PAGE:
Furthermore, symbols, as Vervaeke describes them, are not absolutes or platonic forms, but dynamic processes that are always shifting and changing; their function is to ‘break frame’ as much as to provide new frames of understanding. The essence of religious (or artistic) symbols is what Vervaeke calls ‘serious play’, like playing the piano. Symbols are a ‘tranjective’ or ‘trans-framing’ and playful skillful means, which give us a deeper and wider understanding of existence.
A quick look at the history of art will show us how compelling, mysterious, and complex religious symbols actually are. We can’t escape them, because they are what our culture is made of. Therefore we need to become symbolically literate to understand ourselves. A Catholic or Jew may not be able to leave his own metaphysical symbolic system—and even if he loses his faith, he will continue to see the world through inherited symbols and stories. If one loses that meta-structure of symbolic meaning, one risks the domicide and horrors that Vervaeke often speaks of.
On the other hand, Vervaeke argues that symbols are dynamic and don’t have an essence—and that they may be appropriate to some but are not indispensable. That is why a person can operate within both a Hindu or a Christian symbolic ecology, or any number of overlapping symbolic ecologies. The symbolic frame can never capture the whole picture; the Tao that can be spoken of is not the true Toa. Symbols are inexhaustible and dynamic, because life is ‘combinatorial explosive’. There is no end to their mutation. The purpose of symbols is not to reify reality into some fixed form, but to provide a glimpse of deeper reality. In Vervaekese, this means symbols are doorways to relevance realization.
Sacredness and non-theistic religion
Non-theistic religion isn’t religion in the sense of ‘belief in the supernatural’ and has no need to personify the divine. Non-theistic religion is ‘religio’. In other words, it is profoundly engaged in ‘participatory knowing’ and ‘relevance realization’, and has less emphasis on belief in God. And sacredness, in non-theistic terms, is about the realization of the numinous in everyday life. Relgio doesn’t require a lot of mystical mumbo-jumbo. Even consciousness, the holy grail of cognitive science, could one day be understood naturalistically, according to Vervaeke. (I’m not however convinced by this claim).
Vervaeke tells us that it is a mistake to essentialize sacred symbols. He quotes Zen Buddhism and its founder Bodhidharma here: ‘Nothing holy, vast emptiness’. This vast emptiness represents an inexhaustible potential which cannot be reified by anything at all. A buddhist may find appropriate use of Buddha as a symbol, just as a Christian may cherish his icon, but this does not make the symbol true in an absolute sense. It is more like the proverbial finger pointing to the moon.
If we release the symbol from essentialism, we come to the freedom of religio. This means to liberate ourselves from the dualism of two world mythologies—and from metaphysical essentialism. Importantly, Vervaeke would like religo to embrace science again, and to show that science is not fundamentally at odds with religion. Religio, mythos, and logos can operate together seamlessly as they did before the Cartesian worldview came into the picture. The way forward is the way back.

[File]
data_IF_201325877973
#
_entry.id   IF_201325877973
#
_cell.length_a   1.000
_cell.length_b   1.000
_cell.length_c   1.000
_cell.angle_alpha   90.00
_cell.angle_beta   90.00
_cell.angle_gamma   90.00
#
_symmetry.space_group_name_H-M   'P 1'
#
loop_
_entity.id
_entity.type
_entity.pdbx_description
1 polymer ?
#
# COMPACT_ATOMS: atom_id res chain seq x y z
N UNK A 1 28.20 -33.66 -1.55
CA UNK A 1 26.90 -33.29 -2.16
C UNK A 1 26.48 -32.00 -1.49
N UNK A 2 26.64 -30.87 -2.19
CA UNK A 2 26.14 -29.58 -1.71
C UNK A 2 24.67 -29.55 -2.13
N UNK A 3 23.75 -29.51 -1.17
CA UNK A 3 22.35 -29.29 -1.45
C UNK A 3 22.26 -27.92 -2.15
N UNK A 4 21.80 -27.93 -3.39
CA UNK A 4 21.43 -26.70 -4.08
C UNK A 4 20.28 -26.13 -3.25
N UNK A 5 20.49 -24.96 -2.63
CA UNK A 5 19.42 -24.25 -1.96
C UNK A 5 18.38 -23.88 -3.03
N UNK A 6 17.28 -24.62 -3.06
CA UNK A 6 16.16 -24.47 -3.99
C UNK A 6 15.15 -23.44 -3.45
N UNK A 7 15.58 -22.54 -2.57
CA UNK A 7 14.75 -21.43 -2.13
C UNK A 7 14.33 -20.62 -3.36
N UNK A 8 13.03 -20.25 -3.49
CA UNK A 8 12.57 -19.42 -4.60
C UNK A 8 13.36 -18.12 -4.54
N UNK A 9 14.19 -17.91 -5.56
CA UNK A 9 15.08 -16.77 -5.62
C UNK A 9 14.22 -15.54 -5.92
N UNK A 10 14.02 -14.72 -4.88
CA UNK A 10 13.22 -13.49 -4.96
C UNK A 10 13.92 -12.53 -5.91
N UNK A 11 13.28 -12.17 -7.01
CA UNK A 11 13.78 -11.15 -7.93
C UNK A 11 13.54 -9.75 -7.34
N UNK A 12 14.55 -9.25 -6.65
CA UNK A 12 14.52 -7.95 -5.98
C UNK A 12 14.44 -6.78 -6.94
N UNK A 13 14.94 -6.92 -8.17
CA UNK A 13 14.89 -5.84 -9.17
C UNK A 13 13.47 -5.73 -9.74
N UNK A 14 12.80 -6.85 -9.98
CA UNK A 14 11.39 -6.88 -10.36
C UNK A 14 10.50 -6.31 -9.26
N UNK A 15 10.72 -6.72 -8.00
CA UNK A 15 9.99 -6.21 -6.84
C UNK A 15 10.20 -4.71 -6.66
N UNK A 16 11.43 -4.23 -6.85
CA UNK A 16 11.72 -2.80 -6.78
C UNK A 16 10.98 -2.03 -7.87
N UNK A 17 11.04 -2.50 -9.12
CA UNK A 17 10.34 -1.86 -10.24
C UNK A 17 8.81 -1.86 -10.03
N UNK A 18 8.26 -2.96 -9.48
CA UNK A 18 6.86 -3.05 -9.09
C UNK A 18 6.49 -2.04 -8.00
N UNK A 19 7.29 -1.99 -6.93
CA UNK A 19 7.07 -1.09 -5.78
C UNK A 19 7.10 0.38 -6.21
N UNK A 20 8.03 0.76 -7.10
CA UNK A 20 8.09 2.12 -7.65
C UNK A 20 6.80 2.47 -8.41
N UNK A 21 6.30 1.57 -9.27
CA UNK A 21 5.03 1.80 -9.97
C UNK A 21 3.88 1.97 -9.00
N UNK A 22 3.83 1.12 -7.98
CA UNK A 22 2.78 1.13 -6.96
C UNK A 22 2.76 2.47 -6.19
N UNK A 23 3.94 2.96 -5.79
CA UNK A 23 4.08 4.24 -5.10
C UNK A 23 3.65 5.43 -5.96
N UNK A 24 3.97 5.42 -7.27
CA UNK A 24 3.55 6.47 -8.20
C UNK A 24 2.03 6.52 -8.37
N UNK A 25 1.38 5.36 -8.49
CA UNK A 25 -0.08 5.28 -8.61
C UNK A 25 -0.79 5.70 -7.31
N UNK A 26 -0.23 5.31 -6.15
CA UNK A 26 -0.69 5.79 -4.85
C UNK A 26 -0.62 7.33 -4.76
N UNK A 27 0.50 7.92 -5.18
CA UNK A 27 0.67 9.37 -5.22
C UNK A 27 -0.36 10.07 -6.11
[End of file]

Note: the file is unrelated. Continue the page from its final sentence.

Vervaeke tells us that there are two kinds of meaning crises: the contemporary and the perennial. The remedy for the perennial meaning crisis has traditionally been found in religio (but perhaps not always in religion). People today have the same existential horrors, fear of alienation and domicide, struggle with love and death, need for the numinous, as they always did; they could not in the past live without some kind of functioning religion to deal with the meaning crisis. Ultimately religions have told us that the remedy for the meaning crisis is ‘enlightenment’.
However, there are unique contemporary qualities to the meaning crisis as well, which are characterized by nihilism and a loss of religo. Even the concept of spiritual enlightenment is taboo in contemporary culture, and enlightenment means only political freedom, scientific mastery, or freedom from superstition. However, enlightenment once meant something else which included ‘spiritual illumination’.
Vervaeke asks: how do we reverse engineer this fabled enlightenment, find out how it works. This is a difficult task to say the least. Today we have too much information at our disposal and cannot act; we are lost in our own reflections and doubts just like the proto-modern Hamlet. Hamlet was overwhelmed by horror and dazzled sacredness, just as we are. His tragedy was to get lost in combinatorial explosion and paralysis. The remedy is still the psycho-technologies that religio provides us.
But can we do this outside of religion? As a formal practitioner of tantric buddhism and a recipient of the richness of that tradition, I don’t see why we need to. But let us leave this as an open question.
Others essay in this series:
The Man, The Lion, and The Monster
Higher States of Consciousness
Christ and Gnosis
Science and the Death of the Universe
Metanoia — A change of heart
Understanding the Meta-Crisis
Religion and Horror
The Religion of No Religion